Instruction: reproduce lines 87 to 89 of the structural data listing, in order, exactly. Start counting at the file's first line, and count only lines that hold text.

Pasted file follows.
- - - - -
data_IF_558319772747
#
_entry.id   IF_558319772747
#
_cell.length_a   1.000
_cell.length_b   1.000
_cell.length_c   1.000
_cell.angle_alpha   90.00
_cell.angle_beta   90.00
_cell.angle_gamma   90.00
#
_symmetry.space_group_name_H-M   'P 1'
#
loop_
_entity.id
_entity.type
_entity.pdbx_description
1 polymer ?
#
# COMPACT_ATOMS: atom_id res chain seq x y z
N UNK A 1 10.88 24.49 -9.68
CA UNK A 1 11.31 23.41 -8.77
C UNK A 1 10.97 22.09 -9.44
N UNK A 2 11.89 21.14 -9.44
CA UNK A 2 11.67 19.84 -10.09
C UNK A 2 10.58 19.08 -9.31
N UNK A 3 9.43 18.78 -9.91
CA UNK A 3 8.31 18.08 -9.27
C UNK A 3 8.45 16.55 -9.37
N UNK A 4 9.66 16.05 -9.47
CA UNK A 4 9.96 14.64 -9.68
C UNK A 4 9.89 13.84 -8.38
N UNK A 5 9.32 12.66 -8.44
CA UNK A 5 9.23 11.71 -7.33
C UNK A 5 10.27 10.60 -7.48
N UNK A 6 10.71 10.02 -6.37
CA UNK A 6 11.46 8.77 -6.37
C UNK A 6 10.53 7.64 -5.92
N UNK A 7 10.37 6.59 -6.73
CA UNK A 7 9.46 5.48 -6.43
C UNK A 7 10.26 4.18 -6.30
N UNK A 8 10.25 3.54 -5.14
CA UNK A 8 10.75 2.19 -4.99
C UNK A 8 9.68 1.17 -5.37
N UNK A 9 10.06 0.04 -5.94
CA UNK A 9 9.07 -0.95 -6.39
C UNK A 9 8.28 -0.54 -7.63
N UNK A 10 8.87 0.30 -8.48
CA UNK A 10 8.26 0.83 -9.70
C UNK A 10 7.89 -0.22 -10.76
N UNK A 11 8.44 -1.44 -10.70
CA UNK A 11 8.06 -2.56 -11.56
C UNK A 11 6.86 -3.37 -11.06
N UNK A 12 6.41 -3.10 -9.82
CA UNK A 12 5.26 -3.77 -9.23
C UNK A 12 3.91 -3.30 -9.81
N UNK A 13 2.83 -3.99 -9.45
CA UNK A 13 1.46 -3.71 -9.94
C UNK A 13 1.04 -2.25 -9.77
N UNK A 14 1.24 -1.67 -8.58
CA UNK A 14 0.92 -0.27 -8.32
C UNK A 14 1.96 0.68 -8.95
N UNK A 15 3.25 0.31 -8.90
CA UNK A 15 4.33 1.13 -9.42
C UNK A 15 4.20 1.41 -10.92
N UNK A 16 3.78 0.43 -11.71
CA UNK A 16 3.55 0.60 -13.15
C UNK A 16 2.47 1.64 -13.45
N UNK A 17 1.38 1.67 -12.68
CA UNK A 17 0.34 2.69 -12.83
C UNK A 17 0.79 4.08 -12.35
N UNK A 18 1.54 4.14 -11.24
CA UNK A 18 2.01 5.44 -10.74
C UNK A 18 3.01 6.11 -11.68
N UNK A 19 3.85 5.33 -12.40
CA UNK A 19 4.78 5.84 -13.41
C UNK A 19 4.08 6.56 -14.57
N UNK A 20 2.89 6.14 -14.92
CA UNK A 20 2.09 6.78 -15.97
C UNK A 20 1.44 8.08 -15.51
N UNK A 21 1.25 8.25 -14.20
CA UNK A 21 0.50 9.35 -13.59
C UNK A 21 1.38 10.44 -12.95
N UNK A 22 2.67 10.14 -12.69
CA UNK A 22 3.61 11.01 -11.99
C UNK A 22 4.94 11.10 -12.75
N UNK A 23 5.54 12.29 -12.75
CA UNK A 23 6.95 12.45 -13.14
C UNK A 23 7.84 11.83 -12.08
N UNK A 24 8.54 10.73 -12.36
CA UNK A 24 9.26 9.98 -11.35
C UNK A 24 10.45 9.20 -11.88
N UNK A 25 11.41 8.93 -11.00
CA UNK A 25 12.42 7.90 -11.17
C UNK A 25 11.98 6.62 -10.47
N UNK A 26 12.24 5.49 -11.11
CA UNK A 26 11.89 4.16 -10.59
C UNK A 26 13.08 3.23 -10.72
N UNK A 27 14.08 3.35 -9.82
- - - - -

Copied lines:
N UNK A 23 5.54 12.29 -12.75
CA UNK A 23 6.95 12.45 -13.14
C UNK A 23 7.84 11.83 -12.08